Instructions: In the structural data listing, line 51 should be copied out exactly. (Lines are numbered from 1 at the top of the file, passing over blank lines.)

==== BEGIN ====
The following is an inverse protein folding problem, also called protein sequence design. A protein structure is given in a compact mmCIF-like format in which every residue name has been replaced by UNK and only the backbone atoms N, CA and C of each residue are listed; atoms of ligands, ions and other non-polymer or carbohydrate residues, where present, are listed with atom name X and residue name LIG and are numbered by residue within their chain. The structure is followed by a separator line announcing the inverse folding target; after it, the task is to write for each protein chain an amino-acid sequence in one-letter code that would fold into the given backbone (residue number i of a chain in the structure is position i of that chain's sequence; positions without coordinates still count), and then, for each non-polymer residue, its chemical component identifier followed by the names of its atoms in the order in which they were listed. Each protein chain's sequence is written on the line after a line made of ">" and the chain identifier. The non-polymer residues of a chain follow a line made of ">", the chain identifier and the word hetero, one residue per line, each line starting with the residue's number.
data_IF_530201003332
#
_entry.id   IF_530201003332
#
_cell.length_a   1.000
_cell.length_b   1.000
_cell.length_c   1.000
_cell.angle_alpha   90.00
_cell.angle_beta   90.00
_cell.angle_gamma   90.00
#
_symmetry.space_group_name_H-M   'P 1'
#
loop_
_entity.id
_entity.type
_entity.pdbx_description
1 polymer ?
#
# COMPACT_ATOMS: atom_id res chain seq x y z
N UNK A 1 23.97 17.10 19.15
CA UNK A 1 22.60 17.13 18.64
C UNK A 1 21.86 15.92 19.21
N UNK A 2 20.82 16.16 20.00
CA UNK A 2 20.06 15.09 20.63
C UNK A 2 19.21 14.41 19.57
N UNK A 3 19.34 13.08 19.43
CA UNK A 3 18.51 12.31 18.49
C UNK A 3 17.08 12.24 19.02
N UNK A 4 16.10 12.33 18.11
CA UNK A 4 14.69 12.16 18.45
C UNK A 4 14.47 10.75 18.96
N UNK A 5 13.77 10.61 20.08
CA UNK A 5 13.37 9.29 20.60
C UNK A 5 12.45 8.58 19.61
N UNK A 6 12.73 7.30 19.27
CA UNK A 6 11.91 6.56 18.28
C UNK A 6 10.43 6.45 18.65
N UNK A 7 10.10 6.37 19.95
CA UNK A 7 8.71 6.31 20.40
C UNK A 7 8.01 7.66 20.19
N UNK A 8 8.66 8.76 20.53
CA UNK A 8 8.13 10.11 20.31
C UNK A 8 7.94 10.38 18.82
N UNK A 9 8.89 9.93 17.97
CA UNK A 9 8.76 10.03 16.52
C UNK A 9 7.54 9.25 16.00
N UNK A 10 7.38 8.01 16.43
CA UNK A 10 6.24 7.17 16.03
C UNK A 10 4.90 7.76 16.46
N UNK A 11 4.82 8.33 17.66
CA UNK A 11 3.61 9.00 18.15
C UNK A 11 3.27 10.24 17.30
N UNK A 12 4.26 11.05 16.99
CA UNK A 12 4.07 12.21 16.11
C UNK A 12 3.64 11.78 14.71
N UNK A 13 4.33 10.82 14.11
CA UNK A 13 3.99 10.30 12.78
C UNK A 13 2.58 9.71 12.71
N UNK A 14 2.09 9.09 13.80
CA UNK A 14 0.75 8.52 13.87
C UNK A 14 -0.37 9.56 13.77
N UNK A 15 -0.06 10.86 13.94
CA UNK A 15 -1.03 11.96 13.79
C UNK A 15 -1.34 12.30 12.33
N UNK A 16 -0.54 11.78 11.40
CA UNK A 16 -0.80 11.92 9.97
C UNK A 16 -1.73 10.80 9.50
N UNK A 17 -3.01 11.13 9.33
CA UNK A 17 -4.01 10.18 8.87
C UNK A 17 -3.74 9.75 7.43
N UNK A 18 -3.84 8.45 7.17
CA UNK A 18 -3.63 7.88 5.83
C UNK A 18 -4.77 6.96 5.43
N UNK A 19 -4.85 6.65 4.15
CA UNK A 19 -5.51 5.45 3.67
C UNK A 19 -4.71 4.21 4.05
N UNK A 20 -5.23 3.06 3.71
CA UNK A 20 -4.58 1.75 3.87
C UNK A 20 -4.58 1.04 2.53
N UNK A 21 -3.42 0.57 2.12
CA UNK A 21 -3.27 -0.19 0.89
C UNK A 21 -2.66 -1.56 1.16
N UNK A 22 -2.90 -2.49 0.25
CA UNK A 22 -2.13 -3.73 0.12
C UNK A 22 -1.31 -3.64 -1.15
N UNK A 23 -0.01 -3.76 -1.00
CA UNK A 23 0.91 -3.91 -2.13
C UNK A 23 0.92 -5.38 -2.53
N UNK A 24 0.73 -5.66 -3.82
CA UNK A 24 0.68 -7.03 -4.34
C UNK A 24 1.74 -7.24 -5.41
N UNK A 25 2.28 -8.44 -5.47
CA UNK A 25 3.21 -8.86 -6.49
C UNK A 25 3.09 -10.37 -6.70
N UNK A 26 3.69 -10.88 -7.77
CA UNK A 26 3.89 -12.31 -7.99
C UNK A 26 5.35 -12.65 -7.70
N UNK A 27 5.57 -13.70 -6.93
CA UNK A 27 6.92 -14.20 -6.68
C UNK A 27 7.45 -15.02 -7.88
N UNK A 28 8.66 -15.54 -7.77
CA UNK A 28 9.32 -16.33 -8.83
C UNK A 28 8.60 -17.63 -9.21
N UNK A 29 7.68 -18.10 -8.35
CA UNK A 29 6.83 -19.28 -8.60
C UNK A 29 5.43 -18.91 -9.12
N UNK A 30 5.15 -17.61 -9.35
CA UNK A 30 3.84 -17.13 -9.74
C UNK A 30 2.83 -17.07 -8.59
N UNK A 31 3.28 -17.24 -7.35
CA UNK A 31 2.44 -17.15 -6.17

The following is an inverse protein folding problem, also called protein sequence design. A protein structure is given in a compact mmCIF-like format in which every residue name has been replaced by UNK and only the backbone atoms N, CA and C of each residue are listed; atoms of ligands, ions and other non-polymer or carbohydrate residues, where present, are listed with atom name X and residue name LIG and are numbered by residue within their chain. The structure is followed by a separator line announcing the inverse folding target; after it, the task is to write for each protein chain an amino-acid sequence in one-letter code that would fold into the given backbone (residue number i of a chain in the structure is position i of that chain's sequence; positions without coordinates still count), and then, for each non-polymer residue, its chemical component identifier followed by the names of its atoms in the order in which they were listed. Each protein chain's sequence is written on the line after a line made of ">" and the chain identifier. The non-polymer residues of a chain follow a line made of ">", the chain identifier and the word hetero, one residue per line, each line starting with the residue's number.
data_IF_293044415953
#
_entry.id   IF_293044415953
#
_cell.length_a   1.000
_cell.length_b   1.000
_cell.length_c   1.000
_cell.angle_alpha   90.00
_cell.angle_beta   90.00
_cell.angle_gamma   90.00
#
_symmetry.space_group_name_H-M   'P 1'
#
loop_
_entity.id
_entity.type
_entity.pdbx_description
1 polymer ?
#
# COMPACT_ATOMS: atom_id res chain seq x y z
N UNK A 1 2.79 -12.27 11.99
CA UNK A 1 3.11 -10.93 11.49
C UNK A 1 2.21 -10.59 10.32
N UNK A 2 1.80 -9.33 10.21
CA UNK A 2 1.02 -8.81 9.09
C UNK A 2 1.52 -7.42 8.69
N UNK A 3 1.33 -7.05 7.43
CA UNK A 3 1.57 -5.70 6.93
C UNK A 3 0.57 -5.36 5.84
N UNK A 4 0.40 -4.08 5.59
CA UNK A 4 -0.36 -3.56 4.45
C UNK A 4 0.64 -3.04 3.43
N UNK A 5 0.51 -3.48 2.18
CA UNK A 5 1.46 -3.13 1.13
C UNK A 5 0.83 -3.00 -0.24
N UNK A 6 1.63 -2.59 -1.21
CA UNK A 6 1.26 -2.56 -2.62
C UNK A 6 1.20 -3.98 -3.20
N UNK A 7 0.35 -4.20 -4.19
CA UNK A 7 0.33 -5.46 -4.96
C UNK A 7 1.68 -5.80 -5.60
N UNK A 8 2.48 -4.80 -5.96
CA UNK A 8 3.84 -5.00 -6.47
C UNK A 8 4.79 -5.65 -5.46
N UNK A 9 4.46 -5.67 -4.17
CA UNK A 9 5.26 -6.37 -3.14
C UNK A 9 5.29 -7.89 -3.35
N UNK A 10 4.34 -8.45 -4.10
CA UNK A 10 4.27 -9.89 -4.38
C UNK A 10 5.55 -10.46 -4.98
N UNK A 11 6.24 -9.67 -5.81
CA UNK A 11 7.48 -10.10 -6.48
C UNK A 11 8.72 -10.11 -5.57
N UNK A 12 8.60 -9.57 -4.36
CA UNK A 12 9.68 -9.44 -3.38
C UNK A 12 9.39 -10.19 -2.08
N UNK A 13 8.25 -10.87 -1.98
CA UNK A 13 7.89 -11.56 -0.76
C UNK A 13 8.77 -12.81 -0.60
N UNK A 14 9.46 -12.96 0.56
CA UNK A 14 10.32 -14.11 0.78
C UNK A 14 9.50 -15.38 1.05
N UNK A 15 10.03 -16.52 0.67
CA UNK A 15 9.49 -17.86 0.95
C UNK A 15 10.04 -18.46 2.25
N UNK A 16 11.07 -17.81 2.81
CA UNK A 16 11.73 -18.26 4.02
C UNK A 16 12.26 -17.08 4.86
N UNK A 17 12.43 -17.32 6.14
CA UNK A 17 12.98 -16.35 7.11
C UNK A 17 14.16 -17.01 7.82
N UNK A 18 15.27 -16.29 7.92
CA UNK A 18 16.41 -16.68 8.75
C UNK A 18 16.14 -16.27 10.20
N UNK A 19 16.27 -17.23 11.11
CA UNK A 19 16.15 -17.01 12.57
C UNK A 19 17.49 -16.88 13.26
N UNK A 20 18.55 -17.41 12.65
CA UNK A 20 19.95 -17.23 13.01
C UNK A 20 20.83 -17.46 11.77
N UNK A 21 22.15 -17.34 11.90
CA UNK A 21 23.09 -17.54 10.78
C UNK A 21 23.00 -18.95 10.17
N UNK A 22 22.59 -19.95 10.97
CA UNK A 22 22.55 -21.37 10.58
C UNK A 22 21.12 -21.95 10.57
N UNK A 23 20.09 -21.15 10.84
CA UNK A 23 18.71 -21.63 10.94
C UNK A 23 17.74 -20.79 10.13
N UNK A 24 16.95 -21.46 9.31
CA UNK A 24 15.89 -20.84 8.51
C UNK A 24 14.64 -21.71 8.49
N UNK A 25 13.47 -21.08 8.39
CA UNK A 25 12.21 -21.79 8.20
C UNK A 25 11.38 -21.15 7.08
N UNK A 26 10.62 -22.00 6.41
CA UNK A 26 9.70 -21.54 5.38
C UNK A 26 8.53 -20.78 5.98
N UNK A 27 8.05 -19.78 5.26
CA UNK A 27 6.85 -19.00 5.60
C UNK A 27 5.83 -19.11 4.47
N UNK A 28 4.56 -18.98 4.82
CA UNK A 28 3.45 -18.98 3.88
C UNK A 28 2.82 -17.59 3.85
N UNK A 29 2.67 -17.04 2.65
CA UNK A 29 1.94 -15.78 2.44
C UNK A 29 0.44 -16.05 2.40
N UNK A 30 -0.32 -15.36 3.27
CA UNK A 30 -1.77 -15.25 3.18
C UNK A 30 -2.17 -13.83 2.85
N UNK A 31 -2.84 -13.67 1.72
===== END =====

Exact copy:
C UNK A 10 4.90 7.76 16.46